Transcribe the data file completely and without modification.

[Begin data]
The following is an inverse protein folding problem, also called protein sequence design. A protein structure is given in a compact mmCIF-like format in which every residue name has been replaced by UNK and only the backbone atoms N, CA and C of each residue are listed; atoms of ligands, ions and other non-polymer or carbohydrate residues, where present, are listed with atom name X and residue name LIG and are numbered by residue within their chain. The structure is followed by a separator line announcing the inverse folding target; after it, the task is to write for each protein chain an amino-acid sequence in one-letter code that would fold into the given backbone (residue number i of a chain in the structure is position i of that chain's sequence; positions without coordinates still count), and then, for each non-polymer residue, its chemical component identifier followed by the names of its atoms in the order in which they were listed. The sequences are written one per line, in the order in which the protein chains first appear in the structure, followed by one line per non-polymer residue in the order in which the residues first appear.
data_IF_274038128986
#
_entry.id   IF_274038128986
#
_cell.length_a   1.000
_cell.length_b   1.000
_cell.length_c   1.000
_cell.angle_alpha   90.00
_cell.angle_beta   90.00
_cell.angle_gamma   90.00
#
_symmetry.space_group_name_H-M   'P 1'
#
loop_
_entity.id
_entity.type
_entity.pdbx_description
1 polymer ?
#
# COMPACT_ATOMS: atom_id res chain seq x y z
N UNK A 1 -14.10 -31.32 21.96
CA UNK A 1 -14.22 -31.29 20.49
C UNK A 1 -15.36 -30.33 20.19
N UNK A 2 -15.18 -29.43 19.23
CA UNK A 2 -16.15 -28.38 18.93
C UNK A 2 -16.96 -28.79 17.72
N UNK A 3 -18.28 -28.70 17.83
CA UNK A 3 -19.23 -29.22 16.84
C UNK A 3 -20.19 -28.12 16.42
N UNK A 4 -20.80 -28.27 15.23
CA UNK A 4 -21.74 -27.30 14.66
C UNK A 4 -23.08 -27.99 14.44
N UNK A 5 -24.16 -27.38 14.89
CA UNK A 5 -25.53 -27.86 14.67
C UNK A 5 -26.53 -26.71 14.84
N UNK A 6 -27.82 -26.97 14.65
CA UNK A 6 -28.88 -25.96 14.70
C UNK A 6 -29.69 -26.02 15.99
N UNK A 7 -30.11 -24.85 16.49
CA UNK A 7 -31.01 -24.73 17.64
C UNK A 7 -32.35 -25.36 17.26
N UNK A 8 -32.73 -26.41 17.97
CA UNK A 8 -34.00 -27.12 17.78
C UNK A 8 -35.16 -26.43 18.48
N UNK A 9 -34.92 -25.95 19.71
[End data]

The following is an inverse protein folding problem, also called protein sequence design. A protein structure is given in a compact mmCIF-like format in which every residue name has been replaced by UNK and only the backbone atoms N, CA and C of each residue are listed; atoms of ligands, ions and other non-polymer or carbohydrate residues, where present, are listed with atom name X and residue name LIG and are numbered by residue within their chain. The structure is followed by a separator line announcing the inverse folding target; after it, the task is to write for each protein chain an amino-acid sequence in one-letter code that would fold into the given backbone (residue number i of a chain in the structure is position i of that chain's sequence; positions without coordinates still count), and then, for each non-polymer residue, its chemical component identifier followed by the names of its atoms in the order in which they were listed. The sequences are written one per line, in the order in which the protein chains first appear in the structure, followed by one line per non-polymer residue in the order in which the residues first appear.
data_IF_274038128986
#
_entry.id   IF_274038128986
#
_cell.length_a   1.000
_cell.length_b   1.000
_cell.length_c   1.000
_cell.angle_alpha   90.00
_cell.angle_beta   90.00
_cell.angle_gamma   90.00
#
_symmetry.space_group_name_H-M   'P 1'
#
loop_
_entity.id
_entity.type
_entity.pdbx_description
1 polymer ?
#
# COMPACT_ATOMS: atom_id res chain seq x y z
N UNK A 1 -14.10 -31.32 21.96
CA UNK A 1 -14.22 -31.29 20.49
C UNK A 1 -15.36 -30.33 20.19
N UNK A 2 -15.18 -29.43 19.23
CA UNK A 2 -16.15 -28.38 18.93
C UNK A 2 -16.96 -28.79 17.72
N UNK A 3 -18.28 -28.70 17.83
CA UNK A 3 -19.23 -29.22 16.84
C UNK A 3 -20.19 -28.12 16.42
N UNK A 4 -20.80 -28.27 15.23
CA UNK A 4 -21.74 -27.30 14.66
C UNK A 4 -23.08 -27.99 14.44
N UNK A 5 -24.16 -27.38 14.89
CA UNK A 5 -25.53 -27.86 14.67
C UNK A 5 -26.53 -26.71 14.84
N UNK A 6 -27.82 -26.97 14.65
CA UNK A 6 -28.88 -25.96 14.70
C UNK A 6 -29.69 -26.02 15.99
N UNK A 7 -30.11 -24.85 16.49
CA UNK A 7 -31.01 -24.73 17.64
C UNK A 7 -32.35 -25.36 17.26
N UNK A 8 -32.73 -26.41 17.97
CA UNK A 8 -34.00 -27.12 17.78
C UNK A 8 -35.16 -26.43 18.48
N UNK A 9 -34.92 -25.95 19.71